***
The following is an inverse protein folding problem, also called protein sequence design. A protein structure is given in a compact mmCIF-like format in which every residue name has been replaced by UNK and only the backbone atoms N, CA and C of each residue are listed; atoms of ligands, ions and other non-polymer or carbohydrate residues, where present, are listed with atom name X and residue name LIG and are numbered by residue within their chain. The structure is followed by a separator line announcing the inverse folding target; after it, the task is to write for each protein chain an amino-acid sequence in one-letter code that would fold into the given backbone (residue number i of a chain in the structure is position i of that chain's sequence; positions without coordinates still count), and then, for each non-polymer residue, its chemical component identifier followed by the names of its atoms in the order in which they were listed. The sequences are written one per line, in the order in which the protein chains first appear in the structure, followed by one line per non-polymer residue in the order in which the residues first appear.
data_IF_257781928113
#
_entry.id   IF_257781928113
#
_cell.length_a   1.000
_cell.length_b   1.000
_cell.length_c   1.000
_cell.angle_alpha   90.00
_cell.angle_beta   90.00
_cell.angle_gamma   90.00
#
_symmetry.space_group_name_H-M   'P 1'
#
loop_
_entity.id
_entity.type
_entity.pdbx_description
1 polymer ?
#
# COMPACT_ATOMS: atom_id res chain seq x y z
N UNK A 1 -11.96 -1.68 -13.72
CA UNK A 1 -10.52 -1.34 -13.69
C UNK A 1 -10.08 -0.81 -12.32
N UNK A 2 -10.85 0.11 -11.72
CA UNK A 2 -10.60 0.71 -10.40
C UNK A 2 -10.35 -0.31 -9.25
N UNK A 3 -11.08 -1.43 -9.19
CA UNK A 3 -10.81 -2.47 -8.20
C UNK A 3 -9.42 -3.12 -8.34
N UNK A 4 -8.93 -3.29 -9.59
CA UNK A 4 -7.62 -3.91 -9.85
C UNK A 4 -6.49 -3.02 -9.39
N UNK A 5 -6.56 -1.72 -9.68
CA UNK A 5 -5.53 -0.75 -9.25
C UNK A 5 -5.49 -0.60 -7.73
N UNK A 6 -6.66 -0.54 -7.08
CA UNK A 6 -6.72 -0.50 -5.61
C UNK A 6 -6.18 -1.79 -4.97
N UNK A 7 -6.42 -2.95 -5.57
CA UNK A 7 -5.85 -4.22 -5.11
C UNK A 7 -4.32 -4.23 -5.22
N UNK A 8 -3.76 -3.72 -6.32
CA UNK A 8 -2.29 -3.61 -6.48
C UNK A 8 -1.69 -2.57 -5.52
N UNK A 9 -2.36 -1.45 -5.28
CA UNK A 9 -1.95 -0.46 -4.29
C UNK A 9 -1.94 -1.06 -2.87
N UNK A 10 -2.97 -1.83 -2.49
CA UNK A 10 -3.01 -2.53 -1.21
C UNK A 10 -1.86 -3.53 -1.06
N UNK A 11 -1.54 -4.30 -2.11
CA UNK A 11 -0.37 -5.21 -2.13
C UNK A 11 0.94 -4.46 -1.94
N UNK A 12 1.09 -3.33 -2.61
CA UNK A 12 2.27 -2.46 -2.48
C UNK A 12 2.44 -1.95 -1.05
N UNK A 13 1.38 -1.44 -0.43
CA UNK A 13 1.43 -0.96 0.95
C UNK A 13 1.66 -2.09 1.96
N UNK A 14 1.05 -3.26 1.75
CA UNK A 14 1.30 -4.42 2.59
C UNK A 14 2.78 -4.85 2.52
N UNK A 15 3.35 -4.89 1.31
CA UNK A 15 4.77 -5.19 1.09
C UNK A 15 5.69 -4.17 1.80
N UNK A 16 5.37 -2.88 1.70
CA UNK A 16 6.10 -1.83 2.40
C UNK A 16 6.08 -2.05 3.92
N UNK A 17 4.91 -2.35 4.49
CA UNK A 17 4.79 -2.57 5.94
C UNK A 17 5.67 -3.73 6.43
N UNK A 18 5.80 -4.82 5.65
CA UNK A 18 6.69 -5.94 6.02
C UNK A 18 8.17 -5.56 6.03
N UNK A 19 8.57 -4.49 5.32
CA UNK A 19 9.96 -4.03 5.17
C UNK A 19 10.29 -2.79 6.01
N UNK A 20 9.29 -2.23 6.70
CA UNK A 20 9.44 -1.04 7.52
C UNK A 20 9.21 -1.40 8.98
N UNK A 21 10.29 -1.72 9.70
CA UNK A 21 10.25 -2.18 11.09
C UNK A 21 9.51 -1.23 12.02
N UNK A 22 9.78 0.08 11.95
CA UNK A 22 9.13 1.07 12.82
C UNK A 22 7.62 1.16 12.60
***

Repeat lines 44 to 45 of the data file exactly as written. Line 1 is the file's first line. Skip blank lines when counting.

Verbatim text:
CA UNK A 8 -2.29 -3.61 -6.48
C UNK A 8 -1.69 -2.57 -5.52